The San Benito Council of Governments held its first in-person meeting of the year on Oct. 20. The board adopted the affordable new housing plan, which the state is requiring. Mayor Velasquez made a point of telling the group that the state is only requiring zoning for a certain number of units.
Additionally, in the area of transportation, directors reviewed upcoming Caltrans construction projects.
Chair Director and Hollister Mayor Ignacio Velazquez began the meeting with a moment of silence for former COG Director and Hollister Mayor, Pauline Valdivia. Following the remembrance, the council reviewed their monthly reports given by Executive Director Veronica Lezama and Caltrans staff.
Lezama presented the 6th Cycle Regional Housing Need Allocation (RHNA) to the board for adoption. The (RHNA) procedure is used every seven to eight years to determine for each city and county in California their “fair share” of new housing units to plan for development. These dwelling units meet the housing needs of all income levels and take into account predicted expansion in the region.
San Benito County was assigned the planning of 5,005 units with 4,163 to be within Hollister, 754 in the unincorporated San Benito County and 88 in San Juan Bautista. Of those units, 22.2% are to be very low income housing units, 17.8% low, 18.9% moderate and 41.1% above moderate.
“This is a tough subject matter for a lot of people,” said Velazquez. “There’s a perception that the state requires us to build a certain amount of housing through RHNA. Just to clarify what the state does, it requires a certain number of units to be zoned for. There’s a significant difference between the two and so I think that’s an important distinction.”
Velazquez added that the San Benito County Board of Supervisors, before the end of the year, will review considerations for affordable housing ordinances into RHNA. Supervisor Chair Peter Hernandez and the mayor were asked to bring RHNA recommendations from the COG meeting to the supervisors for discussion based on the Housing Advisory Committee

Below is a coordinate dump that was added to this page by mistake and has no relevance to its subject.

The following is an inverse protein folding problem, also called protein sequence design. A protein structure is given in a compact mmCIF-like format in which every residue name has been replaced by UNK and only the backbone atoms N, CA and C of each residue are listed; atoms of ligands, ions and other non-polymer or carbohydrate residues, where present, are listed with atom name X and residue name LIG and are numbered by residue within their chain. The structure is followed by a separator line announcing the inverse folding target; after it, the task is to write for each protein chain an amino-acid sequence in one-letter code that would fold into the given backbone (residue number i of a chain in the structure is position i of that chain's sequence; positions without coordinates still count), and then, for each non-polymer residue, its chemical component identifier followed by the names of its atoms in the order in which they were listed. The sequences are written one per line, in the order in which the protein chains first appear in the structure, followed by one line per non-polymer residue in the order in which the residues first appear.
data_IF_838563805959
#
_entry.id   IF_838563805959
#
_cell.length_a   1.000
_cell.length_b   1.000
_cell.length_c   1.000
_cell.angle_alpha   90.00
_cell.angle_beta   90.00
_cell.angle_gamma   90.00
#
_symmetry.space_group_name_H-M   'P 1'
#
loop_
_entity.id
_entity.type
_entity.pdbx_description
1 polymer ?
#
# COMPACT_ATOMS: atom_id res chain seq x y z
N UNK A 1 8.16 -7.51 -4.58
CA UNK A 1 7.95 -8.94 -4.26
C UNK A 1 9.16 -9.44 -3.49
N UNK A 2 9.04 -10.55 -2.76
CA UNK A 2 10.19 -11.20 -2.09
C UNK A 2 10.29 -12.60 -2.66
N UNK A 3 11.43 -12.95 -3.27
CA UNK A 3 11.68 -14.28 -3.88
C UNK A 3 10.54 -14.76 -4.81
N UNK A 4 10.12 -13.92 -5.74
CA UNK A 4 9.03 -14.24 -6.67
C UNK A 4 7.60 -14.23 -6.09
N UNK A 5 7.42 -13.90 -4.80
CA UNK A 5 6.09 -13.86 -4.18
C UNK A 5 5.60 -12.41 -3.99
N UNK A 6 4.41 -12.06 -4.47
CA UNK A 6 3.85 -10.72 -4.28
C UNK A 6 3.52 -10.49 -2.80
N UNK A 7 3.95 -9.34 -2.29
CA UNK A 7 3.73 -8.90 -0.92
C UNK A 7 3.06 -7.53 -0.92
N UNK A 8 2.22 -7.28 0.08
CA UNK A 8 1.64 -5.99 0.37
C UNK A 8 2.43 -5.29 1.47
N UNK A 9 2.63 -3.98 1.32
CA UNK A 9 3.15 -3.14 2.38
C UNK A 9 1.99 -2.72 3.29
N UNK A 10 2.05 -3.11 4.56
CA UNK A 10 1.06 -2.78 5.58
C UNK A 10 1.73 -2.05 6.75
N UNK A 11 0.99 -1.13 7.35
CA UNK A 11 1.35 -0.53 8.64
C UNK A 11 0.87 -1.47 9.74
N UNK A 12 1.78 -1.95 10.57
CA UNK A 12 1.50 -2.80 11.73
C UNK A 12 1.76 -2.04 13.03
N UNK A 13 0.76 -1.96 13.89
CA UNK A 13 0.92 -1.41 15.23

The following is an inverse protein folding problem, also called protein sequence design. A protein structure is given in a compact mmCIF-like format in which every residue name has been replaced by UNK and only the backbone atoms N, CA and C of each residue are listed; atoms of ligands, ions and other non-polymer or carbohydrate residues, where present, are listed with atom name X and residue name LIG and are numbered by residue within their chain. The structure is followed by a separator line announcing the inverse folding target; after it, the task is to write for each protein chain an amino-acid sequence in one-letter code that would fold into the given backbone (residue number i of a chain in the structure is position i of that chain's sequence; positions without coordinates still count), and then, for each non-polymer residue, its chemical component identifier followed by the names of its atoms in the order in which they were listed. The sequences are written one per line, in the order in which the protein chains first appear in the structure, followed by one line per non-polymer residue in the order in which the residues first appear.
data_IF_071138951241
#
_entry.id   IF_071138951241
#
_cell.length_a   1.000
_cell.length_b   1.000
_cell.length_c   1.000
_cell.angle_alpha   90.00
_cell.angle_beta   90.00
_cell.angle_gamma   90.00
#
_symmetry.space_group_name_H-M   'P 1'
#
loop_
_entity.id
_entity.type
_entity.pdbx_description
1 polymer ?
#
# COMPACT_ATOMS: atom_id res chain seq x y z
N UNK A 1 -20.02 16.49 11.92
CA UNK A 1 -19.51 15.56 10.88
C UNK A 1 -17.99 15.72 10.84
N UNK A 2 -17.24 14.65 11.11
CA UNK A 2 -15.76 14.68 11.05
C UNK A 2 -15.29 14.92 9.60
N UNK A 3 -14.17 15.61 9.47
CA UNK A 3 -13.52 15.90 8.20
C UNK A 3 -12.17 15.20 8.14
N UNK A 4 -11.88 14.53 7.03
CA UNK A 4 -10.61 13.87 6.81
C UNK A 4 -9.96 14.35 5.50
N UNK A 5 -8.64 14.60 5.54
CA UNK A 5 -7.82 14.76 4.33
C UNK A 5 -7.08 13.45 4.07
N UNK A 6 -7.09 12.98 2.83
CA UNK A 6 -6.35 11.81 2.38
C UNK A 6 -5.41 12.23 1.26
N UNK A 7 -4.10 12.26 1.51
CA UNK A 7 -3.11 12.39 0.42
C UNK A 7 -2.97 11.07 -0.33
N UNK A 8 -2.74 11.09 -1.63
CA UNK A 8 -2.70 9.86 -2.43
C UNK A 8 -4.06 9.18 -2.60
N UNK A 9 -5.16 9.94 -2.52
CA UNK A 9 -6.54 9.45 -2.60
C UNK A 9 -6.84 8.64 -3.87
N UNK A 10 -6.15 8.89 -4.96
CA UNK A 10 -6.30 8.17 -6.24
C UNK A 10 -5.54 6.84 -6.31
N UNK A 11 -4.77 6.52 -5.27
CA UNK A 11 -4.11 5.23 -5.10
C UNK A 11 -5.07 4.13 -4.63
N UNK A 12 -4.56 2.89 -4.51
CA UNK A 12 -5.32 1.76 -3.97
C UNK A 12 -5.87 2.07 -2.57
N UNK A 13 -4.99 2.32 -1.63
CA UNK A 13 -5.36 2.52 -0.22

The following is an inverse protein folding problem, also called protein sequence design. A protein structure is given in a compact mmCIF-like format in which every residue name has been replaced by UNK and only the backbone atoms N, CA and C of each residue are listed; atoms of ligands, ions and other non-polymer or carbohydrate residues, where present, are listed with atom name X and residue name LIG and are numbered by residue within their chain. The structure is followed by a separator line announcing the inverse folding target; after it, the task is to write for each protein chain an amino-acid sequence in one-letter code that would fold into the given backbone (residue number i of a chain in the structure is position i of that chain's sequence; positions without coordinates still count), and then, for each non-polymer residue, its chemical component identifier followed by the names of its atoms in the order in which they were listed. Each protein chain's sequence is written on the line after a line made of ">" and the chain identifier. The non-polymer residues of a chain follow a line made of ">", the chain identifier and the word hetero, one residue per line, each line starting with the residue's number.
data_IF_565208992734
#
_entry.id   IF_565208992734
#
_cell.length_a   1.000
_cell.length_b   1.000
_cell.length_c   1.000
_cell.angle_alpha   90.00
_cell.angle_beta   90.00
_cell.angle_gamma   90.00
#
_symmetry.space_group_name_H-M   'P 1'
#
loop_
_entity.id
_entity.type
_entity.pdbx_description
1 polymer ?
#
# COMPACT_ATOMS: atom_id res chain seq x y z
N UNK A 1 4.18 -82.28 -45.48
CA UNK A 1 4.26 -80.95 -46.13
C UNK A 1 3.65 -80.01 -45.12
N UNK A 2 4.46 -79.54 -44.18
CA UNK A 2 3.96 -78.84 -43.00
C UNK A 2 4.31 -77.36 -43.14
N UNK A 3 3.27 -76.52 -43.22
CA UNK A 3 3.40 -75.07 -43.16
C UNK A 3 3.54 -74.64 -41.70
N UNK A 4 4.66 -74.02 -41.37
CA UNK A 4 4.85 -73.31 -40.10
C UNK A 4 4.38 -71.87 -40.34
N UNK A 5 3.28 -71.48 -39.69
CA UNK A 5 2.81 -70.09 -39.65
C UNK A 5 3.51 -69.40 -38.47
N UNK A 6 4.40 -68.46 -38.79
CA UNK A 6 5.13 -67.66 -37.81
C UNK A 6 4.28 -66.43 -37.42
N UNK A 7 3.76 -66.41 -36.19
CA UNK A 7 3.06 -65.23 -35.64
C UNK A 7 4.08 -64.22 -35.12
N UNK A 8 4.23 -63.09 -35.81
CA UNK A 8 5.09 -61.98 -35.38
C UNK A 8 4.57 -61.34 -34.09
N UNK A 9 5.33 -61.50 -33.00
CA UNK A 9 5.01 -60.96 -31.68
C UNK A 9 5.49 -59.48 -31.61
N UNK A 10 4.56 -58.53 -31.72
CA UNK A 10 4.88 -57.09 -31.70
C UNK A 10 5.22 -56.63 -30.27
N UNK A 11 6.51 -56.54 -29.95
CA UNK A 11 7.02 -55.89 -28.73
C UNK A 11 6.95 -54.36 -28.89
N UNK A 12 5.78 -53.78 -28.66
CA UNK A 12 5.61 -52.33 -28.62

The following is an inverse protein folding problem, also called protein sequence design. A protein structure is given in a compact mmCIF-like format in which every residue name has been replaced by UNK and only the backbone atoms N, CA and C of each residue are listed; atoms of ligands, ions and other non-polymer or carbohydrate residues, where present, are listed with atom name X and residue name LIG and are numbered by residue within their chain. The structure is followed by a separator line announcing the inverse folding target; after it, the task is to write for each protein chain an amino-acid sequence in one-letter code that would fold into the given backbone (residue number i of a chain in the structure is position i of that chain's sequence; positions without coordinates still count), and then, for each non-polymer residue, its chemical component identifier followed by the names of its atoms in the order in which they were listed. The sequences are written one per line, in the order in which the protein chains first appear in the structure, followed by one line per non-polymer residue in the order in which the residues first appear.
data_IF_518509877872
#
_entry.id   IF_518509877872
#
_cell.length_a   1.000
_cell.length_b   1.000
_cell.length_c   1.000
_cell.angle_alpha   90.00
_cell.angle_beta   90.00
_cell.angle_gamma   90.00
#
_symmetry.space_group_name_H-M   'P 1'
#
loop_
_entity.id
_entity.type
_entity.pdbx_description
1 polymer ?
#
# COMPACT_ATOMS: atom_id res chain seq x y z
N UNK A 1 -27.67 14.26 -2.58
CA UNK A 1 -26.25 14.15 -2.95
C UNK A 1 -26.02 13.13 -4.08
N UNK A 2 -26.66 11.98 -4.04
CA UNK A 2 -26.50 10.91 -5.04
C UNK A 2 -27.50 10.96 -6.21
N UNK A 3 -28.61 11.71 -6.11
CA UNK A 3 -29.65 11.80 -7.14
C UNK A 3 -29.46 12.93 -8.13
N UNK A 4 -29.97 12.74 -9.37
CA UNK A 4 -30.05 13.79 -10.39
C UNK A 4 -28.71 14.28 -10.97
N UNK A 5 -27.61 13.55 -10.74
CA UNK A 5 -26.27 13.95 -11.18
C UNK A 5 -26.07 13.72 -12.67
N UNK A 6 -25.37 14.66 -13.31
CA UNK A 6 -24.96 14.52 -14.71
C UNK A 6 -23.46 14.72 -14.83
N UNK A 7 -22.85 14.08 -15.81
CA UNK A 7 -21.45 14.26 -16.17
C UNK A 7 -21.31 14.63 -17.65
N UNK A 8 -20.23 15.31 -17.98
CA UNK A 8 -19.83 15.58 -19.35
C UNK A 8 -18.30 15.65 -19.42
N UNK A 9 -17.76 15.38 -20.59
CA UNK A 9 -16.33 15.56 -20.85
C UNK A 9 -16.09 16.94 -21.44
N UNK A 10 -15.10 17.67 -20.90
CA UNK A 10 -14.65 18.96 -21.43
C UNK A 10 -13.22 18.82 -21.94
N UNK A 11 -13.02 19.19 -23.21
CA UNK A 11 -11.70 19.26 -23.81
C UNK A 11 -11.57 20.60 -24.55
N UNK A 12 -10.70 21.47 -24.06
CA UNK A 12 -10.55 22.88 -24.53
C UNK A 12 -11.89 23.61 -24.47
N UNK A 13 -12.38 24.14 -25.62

Highway 25 South
On Oct.17, Caltrans announced the California Transportation Commission allocated three billion dollars for projects to repair and improve infrastructure throughout the state. $9.9 million is allocated for San Benito and $8.9 million of it is federal money. The funding will be used partially to restore the curve along State Route 25 near Pinnacles National Park. The bid of the project is scheduled for release on Nov. 7.
Moving on to public comment, Valerie Egland suggested installing bike routes into the 101/25 interchange for students to get to the high school and workers commuting to Gilroy. Vice Chair Kollin Kosmicki said the board is working on it with the Santa Clara Valley Transportation Authority.
“The next stage is also trying to punch through Santa Teresa, so people can go straight through rather than going all the way around,” said Kosmicki. The 101/25 interchange begins construction in late 2023, or early 2024.
Caltrans officials confirmed the Highway 25/156 turbo roundabout construction began on Oct. 17 and stage one is expected to continue until Nov. 1.
Over the next few weeks improvements on Highway 156 will include removal of topsoil to dispose of irrigation supply lines.
Aaron Ochoco, project manager for Caltrans said Rocks Road US 101 Wildlife Connectivity project funding by Caltrans is yet to be determined. The project’s purpose is to allow wildlife to cross under or over Highway 101 safely, added Morgan Robertson, Senior Environmental Scientist at Caltrans.
The BenitoLink Internship Program is a paid, skill-building program that prepares local youth for a professional career. This program is supported by Monterey Peninsula Foundation AT&T Golf Tour, United Way, Taylor Farms and the Emma Bowen Foundation.